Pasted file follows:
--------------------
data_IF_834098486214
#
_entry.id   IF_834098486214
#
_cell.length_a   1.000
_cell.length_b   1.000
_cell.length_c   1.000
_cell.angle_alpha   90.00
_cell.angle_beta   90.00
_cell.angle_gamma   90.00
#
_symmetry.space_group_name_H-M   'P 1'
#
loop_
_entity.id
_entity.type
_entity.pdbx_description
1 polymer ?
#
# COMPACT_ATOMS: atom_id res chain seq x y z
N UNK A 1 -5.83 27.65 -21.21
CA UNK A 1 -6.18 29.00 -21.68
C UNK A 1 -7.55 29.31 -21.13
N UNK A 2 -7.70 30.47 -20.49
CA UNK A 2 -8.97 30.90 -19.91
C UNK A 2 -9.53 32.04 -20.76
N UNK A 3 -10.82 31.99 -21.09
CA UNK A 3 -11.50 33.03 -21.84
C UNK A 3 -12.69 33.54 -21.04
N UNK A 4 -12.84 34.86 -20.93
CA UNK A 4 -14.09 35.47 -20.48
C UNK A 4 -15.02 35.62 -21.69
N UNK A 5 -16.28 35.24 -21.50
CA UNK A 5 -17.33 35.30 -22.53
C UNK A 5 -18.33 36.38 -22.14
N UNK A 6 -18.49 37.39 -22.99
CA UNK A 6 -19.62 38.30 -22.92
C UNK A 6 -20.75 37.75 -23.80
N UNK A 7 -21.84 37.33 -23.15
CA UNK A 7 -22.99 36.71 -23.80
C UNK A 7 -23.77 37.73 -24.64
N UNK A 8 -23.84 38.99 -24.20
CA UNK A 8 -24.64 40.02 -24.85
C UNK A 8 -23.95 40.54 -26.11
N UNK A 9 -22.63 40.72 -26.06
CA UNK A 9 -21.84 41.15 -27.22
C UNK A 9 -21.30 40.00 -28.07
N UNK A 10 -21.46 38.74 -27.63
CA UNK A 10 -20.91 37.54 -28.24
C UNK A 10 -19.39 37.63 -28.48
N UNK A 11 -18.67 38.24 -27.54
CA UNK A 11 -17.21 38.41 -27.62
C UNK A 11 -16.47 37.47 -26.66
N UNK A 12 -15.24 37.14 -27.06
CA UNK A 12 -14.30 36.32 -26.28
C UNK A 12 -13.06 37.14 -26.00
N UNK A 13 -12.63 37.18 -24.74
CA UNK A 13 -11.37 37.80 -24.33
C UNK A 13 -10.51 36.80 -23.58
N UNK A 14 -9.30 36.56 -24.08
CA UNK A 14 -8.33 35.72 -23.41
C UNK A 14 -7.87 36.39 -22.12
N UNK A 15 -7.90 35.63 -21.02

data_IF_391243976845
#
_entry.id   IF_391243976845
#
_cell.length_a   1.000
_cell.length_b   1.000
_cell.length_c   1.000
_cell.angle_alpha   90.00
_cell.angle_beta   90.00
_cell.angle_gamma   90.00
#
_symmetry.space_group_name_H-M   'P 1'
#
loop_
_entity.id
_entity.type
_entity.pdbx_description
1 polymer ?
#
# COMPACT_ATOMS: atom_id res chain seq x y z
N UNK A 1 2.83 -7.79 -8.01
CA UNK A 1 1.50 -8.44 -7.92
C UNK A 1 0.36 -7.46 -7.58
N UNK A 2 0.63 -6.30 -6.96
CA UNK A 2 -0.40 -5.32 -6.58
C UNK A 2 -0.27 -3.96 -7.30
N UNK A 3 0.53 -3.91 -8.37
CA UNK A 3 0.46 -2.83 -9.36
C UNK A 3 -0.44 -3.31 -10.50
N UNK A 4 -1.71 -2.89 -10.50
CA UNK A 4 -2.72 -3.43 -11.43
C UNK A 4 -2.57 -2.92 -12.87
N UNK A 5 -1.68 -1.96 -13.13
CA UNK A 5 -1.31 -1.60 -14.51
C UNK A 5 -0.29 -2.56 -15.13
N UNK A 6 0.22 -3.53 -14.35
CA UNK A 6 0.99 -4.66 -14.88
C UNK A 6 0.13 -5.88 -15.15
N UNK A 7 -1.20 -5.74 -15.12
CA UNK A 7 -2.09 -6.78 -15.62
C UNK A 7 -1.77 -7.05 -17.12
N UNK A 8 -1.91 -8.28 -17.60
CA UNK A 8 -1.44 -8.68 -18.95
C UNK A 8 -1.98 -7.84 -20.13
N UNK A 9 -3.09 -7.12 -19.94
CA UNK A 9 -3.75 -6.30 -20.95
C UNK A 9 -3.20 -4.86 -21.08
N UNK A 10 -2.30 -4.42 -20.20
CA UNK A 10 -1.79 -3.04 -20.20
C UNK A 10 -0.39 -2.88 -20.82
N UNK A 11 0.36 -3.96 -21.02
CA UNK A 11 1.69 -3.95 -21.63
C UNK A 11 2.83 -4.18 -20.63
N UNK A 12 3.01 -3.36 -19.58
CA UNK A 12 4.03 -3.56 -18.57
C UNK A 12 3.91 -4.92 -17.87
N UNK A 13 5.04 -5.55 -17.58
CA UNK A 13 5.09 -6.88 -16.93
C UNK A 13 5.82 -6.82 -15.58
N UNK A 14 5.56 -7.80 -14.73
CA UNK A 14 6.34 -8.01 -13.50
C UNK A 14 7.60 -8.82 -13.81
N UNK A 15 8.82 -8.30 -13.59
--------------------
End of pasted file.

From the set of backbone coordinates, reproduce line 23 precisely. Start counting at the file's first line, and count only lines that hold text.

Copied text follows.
C UNK A 1 -7.55 29.31 -21.13